Friday, June 14, 2013

Monroe Leung

Monroe Tom Leung was born in Los Angeles, California on April 19, 1915. According to the 1920 U.S. Federal Census, he was the seventh of eight children born to Tom and Wong. The family lived in Los Angeles at 1619 Pico Street. His father was a salesman of Chinese herbs. Their address was the same in the 1930 census. His father was a “herb doctor” who had his own office. Leung attended Los Angeles High School (left, 1934 yearbook photo). The family remained at the same address in the 1940 census.

In her book, Sweet Bamboo: Saga of a Chinese American Family (1990), Louise Leung Larson wrote:

Monroe wanted to go to art school, but there was no money
for that, so he did jobs. (Papa had recognized Monroe’s talent 
for art and one Christmas, when Monroe was about 14, bought 
him a drawing board, which he hid at the office. Monroe 
happened to see it, but didn’t let on.) Against the odds, he got a 
job as a beginning artist at Warner Brothers cartoon studio. 
Monroe had a wonderful sense of humor, demonstrated in the 
cartoons he drew. In later years, he occasionally sold cartoons
to magazines.

He was in a group photo here (scroll down to third photo). On September 19, 1942, Leung enlisted in the Army. According to the U.S. World War II Army Enlistment Records, 1938-1946, at, he had two years of college. In the “Civil Occupation” category, he was designated “Skilled painters, construction and maintenance”. His height was five feet three inches and weight was 116 pounds. Leung was a member of the Army Air Force First Motion Picture Unit. He was in a group photo here (scroll down to second photo). I Dream of Genealogy has this entry by Dianne Kiyomoto:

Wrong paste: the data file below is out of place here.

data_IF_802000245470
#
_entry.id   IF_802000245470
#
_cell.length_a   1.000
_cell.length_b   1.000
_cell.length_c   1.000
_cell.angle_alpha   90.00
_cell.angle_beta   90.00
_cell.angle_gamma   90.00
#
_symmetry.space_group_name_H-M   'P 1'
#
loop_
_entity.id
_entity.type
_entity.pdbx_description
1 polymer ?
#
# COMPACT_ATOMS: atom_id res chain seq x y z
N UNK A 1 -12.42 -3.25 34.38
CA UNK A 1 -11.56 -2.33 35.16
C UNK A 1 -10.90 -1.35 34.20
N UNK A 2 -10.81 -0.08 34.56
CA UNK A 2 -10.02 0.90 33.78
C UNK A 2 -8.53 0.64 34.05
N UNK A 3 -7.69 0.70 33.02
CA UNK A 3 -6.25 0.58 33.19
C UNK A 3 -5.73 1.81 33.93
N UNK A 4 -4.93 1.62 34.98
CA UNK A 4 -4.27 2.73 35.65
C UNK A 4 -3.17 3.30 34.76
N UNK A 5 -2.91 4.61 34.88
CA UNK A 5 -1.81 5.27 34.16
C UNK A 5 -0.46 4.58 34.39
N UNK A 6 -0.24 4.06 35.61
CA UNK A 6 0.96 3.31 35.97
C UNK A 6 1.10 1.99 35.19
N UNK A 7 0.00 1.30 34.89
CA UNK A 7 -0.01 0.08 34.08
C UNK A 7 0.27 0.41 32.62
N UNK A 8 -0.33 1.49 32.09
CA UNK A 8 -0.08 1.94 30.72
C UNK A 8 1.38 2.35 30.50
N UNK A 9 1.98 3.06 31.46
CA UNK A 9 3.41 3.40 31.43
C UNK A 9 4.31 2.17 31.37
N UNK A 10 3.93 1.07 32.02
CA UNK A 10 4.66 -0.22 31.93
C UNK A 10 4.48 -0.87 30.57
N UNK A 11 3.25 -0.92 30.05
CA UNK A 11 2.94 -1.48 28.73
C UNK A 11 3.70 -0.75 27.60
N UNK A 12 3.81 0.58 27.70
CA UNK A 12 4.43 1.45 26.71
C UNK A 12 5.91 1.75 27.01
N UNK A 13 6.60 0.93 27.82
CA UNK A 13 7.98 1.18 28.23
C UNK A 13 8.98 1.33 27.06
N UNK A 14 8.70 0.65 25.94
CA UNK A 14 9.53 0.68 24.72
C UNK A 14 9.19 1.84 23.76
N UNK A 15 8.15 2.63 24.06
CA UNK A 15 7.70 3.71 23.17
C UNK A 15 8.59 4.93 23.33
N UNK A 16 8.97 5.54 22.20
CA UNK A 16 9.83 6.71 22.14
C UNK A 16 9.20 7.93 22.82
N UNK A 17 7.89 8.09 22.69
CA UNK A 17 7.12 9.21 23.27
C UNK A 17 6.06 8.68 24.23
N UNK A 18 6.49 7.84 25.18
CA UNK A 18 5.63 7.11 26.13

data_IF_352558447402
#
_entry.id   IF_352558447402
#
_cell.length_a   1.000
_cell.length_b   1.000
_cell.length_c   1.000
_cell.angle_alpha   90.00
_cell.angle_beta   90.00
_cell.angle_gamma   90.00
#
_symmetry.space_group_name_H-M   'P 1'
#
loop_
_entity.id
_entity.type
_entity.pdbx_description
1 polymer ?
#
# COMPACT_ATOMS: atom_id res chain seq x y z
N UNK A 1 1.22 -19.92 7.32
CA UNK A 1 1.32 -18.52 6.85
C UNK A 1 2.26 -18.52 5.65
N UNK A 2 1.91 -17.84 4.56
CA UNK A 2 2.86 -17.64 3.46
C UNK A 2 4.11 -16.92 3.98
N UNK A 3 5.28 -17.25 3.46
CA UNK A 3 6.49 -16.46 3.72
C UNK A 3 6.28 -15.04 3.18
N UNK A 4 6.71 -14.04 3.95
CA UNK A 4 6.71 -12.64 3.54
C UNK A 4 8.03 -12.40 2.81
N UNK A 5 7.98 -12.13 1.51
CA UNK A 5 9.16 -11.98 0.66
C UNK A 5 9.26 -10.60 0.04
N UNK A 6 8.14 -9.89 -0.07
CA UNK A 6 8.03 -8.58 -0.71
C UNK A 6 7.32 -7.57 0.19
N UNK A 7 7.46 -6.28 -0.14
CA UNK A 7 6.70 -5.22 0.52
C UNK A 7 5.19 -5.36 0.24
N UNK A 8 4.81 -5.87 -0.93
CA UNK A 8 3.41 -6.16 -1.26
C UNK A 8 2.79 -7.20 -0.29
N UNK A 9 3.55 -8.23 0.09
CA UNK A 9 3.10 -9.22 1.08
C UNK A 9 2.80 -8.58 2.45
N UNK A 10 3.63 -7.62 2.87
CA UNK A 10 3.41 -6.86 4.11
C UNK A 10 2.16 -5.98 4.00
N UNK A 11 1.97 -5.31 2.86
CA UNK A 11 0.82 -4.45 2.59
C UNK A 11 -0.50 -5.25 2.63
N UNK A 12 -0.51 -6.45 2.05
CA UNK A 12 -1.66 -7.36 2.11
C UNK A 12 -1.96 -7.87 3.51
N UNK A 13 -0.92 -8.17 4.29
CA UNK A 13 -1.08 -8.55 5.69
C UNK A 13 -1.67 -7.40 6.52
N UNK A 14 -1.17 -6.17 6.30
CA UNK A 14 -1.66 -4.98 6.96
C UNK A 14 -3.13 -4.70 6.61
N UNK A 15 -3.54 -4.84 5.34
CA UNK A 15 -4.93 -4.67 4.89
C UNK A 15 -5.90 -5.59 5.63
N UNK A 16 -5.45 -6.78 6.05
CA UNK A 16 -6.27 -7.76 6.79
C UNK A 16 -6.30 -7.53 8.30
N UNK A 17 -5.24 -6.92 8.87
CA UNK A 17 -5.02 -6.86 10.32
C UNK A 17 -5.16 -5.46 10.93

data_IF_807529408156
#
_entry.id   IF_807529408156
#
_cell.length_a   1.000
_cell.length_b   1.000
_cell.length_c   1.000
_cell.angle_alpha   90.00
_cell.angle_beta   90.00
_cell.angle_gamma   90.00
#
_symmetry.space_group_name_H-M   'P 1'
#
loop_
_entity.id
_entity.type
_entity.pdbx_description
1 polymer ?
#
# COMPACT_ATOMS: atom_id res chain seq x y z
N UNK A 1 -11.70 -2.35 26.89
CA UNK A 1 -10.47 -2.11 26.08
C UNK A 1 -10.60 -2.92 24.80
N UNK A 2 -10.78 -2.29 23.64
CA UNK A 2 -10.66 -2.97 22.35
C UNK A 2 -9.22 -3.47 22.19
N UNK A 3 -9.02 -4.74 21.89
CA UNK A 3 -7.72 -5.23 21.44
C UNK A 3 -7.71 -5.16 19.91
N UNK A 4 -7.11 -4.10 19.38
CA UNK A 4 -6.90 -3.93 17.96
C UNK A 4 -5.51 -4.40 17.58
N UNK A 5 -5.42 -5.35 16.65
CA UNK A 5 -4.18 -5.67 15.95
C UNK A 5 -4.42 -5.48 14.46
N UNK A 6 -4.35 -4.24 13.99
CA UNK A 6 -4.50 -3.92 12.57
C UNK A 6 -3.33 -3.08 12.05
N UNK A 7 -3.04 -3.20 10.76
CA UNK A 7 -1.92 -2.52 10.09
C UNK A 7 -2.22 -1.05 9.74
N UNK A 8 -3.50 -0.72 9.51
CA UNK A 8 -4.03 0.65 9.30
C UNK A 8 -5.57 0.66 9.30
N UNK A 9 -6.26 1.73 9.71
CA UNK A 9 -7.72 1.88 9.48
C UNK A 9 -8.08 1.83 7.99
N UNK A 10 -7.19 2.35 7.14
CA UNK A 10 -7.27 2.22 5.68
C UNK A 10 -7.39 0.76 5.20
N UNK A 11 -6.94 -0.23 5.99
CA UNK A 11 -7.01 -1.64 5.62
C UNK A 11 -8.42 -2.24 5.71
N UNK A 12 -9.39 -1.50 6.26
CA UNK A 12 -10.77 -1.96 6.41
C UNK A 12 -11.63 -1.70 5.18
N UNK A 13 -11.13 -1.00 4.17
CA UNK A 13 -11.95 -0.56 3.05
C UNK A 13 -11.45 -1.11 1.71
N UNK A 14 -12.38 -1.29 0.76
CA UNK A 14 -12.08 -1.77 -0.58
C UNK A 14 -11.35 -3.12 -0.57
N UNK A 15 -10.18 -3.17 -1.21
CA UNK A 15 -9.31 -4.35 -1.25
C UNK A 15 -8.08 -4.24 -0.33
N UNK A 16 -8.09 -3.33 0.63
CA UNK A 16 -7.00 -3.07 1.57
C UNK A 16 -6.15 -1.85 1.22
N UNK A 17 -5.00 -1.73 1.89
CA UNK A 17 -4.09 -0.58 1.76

Leung, Monroe T; 2nd Lieutenant; Army; Air Corps draftsman, 
1505th Army Air Force Base Unit, 1st Motion picture animation unit.

He served with artist Wayne Thiebaud. Charles Strong interviewed Thiebaud who recalled the motion picture unit’s project and what happened after the war.

CS: The one assignment that sounded rather ominous was 
where you were making maps for the Japanese invasion. 

WT: That was very late in my service….I went through an 
investigatory procedure to see if I could be assigned to a secret 
project. And the secret project turned out to be located in the 
old Hal Roche Studios, redesigned to make this elaborate, full 
scale map of Japanese islands. And the artists were pulled there 
to make these models from stereoscopic photographs to make 
these amazing reduplications of the Japanese islands, which 
were photographed as if the pilots were actually flying over them. 
Overhead cameras would move over them with fake clouds 
coming under them and everything so that the pilots could have 
dead reckoning for bombing. It was such an effective plan and 
project that it got a medal of commendation. But I got there on 
VJ Day, so I ended up playing basketball with Ronald Reagan 
who was one of the commanding officers, and I also worked 
throwing out films, and actually doing some films on evacuation 
instruction. Then I was discharged. 

CS: Fascinating. So what happened after the war?

WT: I went back to try to sell cartoons in New York and went 
with another cartoonist friend, Monroe Leung (we were in the 
service together), a wonderful fellow. After about a month he 
decided to come home, and I ended up trying to sell cartoons. 

One of Leung's cartoons was published in Chinatown and China City in Los Angeles (2011). Leung was a watercolorist, too. The Collected Best of Watercolor (2002) featured one of his works.

A PR Newswire 2005 press release, “ ‘Inspiring Lines’ Exhibition in Chinatown Honors Six Chinese-American Pioneers In the Commercial Arts”, announced Leung’s work in the exhibition.

Leung passed away November 17, 2004, in Monterey Park, California.

No comments:

Post a Comment